Attention young bluegrass bands trying to figure out what is missing in your sound…
Have a listen to Leaving This Town, the stellar new release from Tommy Brown and the County Line Grass on Randm Records. If you can generate a small portion of the passion and sincerity displayed on this disc, you are well on your way to an artistic triumph.
And it’s that very authenticity that is so hard to reproduce when you study old time and mountain music from one remove. It’s something Tommy Brown has understood since he was a youngster, growing up as part of a musical family in Kentucky, learning to pick the banjo before he started school. To this day his soulful singing and Ralph Stanley-inspired banjo recall a sound kept alive by fewer and fewer exponents as each decade rolls into the next.
Leaving This Town marks the ninth release from Tommy and his County Line Grass since they formed the group in 1991. It’s become a family affair over time, with son Jereme playing lead guitar – also in the Stanley style – and daughter Rachel providing a solid bass with just the right amount of movement. They are joined by Josh Runkel, who shares both lead singing and songwriting duties with Tommy, and Wayne Fyffe providing old timey fiddle.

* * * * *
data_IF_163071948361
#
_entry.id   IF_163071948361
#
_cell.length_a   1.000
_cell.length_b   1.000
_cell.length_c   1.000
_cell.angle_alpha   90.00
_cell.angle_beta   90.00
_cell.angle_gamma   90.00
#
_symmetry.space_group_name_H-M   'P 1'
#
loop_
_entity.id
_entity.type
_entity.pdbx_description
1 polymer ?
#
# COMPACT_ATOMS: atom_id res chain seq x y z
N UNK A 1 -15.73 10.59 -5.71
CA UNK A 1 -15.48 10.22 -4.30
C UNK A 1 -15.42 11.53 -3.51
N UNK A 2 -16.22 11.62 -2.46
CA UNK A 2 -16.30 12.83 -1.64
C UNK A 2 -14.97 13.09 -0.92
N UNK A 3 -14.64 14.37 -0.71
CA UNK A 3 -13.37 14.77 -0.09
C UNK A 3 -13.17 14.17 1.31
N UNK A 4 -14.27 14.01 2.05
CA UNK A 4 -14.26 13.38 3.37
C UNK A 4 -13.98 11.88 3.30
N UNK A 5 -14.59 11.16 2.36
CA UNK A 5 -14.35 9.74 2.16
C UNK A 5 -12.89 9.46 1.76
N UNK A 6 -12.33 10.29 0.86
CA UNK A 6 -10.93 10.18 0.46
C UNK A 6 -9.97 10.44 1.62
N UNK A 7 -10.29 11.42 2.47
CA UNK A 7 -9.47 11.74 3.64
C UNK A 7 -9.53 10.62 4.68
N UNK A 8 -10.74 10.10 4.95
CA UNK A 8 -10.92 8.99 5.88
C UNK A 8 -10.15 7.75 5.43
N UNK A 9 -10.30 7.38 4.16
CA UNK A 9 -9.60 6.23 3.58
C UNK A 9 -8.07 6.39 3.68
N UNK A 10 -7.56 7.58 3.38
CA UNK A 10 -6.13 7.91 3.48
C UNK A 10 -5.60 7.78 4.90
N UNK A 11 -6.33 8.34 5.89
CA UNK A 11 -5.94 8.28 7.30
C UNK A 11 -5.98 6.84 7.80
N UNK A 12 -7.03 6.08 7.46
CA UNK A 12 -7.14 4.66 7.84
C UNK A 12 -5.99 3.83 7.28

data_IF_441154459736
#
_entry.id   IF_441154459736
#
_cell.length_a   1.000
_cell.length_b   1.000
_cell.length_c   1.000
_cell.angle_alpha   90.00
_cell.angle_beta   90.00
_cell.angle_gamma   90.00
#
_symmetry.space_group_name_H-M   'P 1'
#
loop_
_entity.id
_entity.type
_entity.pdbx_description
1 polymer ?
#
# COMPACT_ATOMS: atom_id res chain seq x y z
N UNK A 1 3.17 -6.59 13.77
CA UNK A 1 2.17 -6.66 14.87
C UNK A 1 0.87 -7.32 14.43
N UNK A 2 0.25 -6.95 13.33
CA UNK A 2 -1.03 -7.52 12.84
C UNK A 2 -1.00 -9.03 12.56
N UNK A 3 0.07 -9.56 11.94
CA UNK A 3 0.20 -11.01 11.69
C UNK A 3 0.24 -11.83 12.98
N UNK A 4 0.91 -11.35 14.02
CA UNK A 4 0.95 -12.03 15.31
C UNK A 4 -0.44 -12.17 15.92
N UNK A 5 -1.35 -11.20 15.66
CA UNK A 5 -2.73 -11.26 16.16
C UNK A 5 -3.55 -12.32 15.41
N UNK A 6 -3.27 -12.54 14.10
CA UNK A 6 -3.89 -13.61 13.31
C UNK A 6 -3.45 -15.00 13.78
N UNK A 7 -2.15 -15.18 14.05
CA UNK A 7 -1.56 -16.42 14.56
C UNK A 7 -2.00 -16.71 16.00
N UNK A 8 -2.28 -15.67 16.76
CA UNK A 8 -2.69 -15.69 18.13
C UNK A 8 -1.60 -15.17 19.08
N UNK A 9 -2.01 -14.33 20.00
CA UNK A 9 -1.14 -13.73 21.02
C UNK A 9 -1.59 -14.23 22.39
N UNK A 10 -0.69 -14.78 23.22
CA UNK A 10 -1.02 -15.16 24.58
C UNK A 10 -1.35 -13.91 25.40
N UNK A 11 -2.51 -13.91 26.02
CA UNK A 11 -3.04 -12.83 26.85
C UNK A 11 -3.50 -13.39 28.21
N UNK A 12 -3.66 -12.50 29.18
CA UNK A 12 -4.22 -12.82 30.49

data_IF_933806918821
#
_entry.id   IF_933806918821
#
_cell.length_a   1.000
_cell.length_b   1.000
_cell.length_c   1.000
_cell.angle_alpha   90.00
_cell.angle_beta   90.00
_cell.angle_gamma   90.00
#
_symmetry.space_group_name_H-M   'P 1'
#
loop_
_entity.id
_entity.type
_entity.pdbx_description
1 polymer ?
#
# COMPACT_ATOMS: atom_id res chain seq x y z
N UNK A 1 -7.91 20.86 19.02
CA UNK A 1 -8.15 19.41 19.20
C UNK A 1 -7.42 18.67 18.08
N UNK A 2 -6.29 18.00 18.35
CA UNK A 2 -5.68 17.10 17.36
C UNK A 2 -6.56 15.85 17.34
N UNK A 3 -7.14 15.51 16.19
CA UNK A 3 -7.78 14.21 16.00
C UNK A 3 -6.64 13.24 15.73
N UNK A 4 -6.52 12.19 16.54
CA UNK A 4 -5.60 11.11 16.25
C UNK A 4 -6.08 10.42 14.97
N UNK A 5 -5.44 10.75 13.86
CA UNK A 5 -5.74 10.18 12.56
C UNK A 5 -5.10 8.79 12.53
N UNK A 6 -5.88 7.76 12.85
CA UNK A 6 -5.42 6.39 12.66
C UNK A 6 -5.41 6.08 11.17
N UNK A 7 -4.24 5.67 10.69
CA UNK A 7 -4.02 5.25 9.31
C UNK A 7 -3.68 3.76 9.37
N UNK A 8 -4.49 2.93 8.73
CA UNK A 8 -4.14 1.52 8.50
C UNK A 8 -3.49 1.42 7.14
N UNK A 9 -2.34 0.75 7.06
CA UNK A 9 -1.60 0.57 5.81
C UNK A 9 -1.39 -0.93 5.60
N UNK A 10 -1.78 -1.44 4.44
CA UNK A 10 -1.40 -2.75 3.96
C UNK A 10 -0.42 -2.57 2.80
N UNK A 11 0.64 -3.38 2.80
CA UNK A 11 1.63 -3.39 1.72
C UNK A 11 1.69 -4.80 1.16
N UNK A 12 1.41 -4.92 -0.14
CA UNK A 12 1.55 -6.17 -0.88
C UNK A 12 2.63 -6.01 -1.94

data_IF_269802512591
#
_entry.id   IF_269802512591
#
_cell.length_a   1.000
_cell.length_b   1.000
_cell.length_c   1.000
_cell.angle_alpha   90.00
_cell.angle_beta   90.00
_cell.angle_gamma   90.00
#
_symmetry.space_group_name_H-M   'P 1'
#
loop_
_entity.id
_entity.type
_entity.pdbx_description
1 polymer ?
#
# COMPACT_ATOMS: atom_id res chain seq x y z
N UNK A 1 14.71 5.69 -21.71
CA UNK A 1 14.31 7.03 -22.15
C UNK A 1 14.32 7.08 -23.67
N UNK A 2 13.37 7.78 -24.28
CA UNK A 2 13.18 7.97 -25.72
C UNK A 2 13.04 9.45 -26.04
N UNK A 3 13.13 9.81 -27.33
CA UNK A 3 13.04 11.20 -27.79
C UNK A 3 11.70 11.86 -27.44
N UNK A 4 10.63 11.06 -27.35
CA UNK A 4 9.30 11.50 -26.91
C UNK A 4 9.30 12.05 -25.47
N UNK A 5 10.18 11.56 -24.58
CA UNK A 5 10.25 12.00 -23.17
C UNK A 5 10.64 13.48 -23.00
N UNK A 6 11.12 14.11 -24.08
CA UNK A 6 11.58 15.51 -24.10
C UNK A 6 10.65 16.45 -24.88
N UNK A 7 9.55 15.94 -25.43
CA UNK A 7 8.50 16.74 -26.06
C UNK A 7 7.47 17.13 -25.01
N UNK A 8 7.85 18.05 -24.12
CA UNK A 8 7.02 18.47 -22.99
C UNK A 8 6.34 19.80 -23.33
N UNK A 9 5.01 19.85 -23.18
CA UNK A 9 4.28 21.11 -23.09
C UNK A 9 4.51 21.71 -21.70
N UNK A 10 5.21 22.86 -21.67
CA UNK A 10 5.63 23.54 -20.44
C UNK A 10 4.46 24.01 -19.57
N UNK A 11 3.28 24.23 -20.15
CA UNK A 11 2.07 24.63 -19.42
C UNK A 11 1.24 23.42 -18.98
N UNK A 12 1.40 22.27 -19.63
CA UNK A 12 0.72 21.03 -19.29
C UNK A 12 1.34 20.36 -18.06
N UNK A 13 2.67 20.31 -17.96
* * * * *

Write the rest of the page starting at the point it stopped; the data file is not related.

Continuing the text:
All play and sing expertly, but what makes this record such a treat is the material, a mix of new and old songs, all perfectly suited for a ’70s-era bluegrass treatment. The album starts out with the keen crack of Brown’s arch top banjo on Dick Reinhart’s Fort Worth Jailhouse, spelling out what is to follow. Song after song, it’s unapologetically, hard core, straight up bluegrass borrowing heavily from the Stanley tradition.
>Tom Feller, who tracked this project at his Buckaroo Studios in Indiana, also played mandolin on three cuts, including Tommy’s You’re Gonna Miss Me, and My Bible Tells Me, a church-style Gospel quartet with just guitar and mandolin accompaniment. Both could be presented as having been written 50 years ago without argument, including a chorus with a melody suited to those brilliant baritone parts we love so well.
Jereme Brown shines on the record’s lone instrumental, James Allan Shelton’s Half Moon Bay, and offers crisp crosspicking on several others. Also strong is the Jimmy Martin waltz time favorite, I’ll Never Take No For An Answer, which had served as the B side for Rock Hearts in 1958, and Memories Of Home, another 3/4 time number of Tommy’s. Rinkel and Leevon DeCourley’s No One Like You (LA) is another standout, a “moving to the city” tearjerker in the Larry Sparks tradition.
How refreshing and satisfying to hear new bluegrass music played without pretension or irony, and with such skill and precision. There’s not a weak track to be found here.
If you love old time bluegrass music with a mountain flair, you can’t go wrong with Leaving This Town. It’s available from the band online, from their label, and from digital dowload sites like iTunes and Amazon.